Exploring the Potential of Peer Tutoring in Developing Student Writing

Literacy & Writing skills, Mentoring

Brief descriptionstmarysproject

This project launched an initiative to train students how to talk to other students about improving their writing. Student tutors were invited to initial training sessions where they were presented with a model for conducting one-to-one tutoring sessions with fellow students.

Background

For writing to achieve critical sophistication it needs to ‘see the light of day’; however, in the case of many students, their writing is read by no-one apart from themselves and their markers. This project was founded on the belief that writing is more fruitfully nurtured in a more social environment: the more students were willing and able to look at each other’s writing, the more that writing would improve.

Project design

Firstly, the team reviewed the range of practices in use in the UK and abroad for bringing students together to review each other’s work. Having decided to adopt a peer tutoring model, they then ran pilot training sessions for the peer tutors in the spring term of 2001. In the second phase of the project was a more complete, fully functional running of peer tutoring for a full year. The final phase consolidated the lessons learnt from the first phases and included the most comprehensive training of peer tutors and the greatest number of students tutored. Dr Susan Dinitz, director of the writing centre from the University of Vermont, reviewed the project.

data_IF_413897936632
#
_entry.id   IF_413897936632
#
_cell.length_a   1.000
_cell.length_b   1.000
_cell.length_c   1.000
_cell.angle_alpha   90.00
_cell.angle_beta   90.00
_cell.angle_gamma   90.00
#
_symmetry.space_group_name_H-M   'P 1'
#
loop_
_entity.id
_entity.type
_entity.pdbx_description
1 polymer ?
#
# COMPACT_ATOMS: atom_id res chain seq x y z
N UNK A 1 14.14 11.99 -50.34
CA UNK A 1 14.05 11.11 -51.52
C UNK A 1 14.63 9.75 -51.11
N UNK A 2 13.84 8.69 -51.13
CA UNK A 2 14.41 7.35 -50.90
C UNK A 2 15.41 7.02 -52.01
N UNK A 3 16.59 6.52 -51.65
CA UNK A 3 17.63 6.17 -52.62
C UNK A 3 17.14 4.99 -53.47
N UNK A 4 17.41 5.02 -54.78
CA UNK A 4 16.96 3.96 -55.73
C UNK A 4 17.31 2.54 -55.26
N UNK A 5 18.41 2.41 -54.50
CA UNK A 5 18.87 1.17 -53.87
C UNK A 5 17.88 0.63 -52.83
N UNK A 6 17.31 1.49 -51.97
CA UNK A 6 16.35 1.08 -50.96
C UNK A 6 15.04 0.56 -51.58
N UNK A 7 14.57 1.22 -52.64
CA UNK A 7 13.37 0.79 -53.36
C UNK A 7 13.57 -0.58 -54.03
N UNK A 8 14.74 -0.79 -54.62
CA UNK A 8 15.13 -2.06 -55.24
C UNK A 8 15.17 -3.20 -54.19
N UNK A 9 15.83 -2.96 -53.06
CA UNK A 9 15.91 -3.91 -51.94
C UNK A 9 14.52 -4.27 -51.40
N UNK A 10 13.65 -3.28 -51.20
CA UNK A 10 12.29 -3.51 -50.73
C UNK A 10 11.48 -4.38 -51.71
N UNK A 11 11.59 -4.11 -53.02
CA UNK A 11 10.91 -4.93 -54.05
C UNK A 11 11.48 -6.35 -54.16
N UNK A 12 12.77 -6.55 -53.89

Learning outcomes

Over the three year period, the project pinpointed the best, most efficient methods of training students to be peer tutors. It also refined the methods for selecting peer tutors, and for convincing both student tutees and lecturers of the benefits of peer tutoring. The project also assessed these benefits experienced both by students who are tutored and by students who are tutoring. A new CETL-funded project, which has grown from the original project, will allow the writing demands of different disciplines to be integrated more closely.

Reports

Project Leader

  • Jonathan Worley
  • Matthew Martin

Research period

2001-2004